BANGKOK – Rockets were fired at two Myanmar government air bases on Thursday, causing minor damage and no injuries, the military junta said.
The attacks are the latest sign that as the junta attempts to control widespread protests in cities against its February seizure of power, it is facing new military challenges in other areas.
No group claimed responsibility for the attacks on the bases in Magway and Meiktila in central Myanmar, and the government said it is seeking those responsible.
Capt. Aye Thazin Myint, a junta spokeswoman, said at a news conference in the capital, Naypyitaw, that four 107mm rockets were fired at the air force base in Magway at 3 a.m. Thursday, with three landing in a field and one on a road. She said one building was slightly damaged in the attack, which the military determined originated from two nearby villages.
She said five rockets were fired between 5 a.m. and 9 a.m. at the air base in Meiktila, where gunfire was also heard from nearby villages.
The rockets are commonly used by insurgent groups because they are are cheap and easily deployed, although they are not particularly accurate.
The junta, which ousted the elected government of Aung San Suu Kyi in its Feb. 1 coup, is engaged in open warfare with guerrillas from the Kachin and Karen minorities which have allied themselves with the protest movement against military rule.
The Kachin, in northern Myanmar, and the Karen in the east have battled the central government for decades for greater autonomy, through periods of armed conflict and unsteady cease-fires. Both areas have experienced increased fighting in recent months and have been targeted by air strikes and ground attacks by government forces. The Karen on Tuesday captured a government base on the border with Thailand.
The military government has also stepped up its campaign against its opponents in cities, issuing arrest warrants for hundreds of activists including actors, internet influencers and doctors. Journalists have also been targeted.
Street protests are continuing but on a much smaller scale since the security forces stepped up their use of lethal force. More than 700 protesters and bystanders have been killed, according to several detailed tallies. The junta puts the figure at roughly one-third of that and says it used force appropriately to curb rioting.
The U.N. Security Council scheduled closed consultations Friday on Myanmar to discuss last weekend's meeting of southeast Asian leaders in Jakarta.
Vietnam's U.N. Ambassador Dang Dinh Quy, the current council president whose country is part of the 10-nation Association of Southeast Asian Nations, said U.N. special envoy to Myanmar Christine Schraner Burgener would brief the council.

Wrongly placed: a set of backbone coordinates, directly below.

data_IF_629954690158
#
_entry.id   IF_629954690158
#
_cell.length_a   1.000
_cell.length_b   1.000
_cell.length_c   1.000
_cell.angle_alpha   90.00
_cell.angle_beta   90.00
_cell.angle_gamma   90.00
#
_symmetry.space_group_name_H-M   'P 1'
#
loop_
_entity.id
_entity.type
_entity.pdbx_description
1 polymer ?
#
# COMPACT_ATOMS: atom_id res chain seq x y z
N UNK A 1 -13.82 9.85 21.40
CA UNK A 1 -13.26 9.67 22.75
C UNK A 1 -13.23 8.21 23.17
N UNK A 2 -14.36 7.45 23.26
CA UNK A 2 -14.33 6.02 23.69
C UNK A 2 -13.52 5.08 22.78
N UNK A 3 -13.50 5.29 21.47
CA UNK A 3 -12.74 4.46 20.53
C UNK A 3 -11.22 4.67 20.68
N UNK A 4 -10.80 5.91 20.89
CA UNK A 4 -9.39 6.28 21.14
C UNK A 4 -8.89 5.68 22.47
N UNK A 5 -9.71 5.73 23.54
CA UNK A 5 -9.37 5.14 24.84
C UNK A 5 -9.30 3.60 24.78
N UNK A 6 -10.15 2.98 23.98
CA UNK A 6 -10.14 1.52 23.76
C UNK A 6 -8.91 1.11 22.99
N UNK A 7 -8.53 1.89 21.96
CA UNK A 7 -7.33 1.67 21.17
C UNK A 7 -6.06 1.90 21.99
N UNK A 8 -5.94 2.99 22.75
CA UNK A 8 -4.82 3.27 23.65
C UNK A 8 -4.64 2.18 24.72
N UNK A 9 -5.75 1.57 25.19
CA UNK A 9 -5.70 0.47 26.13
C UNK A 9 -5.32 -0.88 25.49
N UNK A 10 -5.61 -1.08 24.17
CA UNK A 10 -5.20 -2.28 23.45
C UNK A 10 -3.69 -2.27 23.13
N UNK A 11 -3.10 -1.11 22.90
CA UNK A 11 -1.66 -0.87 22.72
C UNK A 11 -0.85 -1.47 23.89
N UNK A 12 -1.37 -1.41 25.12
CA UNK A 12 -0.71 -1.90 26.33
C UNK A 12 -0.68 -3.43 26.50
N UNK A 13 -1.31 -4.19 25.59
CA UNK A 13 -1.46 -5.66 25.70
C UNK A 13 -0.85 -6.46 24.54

ASEAN issued a “five-point consensus” on Myanmar’s crisis after the meeting. It called for the immediate cessation of violence, a dialogue among all concerned parties to be mediated by an ASEAN special envoy who would also visit the country and meet all concerned parties, and provision of humanitarian aid through ASEAN channels
Schraner Burgener, who was in Jakarta over the weekend and remains in the region, met with junta leader Senior Gen. Min Aung Hlaing and several of ASEAN’s foreign ministers. She has repeatedly requested to visit Myanmar but the military has said the time is not appropriate.
The state-run Global New Light of Myanmar newspaper reported Thursday that an accused protest leader, Wai Moe Naing, was formally charged with offenses including murder and treason for allegedly heading a well-organized local network of resisters to military rule.
The detailed report, which could not be corroborated, suggests that even in a remote city, the movement against the junta was able to set up a sophisticated operation from scratch in just a few months with the ability to raise funds and link with allies. The report named dozens of alleged conspirators and displayed a chart illustrating their supposed connections.
Wai Moe Naing was arrested in the central city of Monywa on April 15 as he was taking part in a vehicle protest against the military’s takeover. He was captured when a car knocked down the motorbike on which he was riding.
He has not been seen publicly since his arrest, though the government released what it said was a photo of him, appearing bruised. Other photos of arrested protesters have shown them looking battered, leading to concern that they have been tortured.
Twenty-three suspects linked to Wai Moe Naing are being sought, the report said.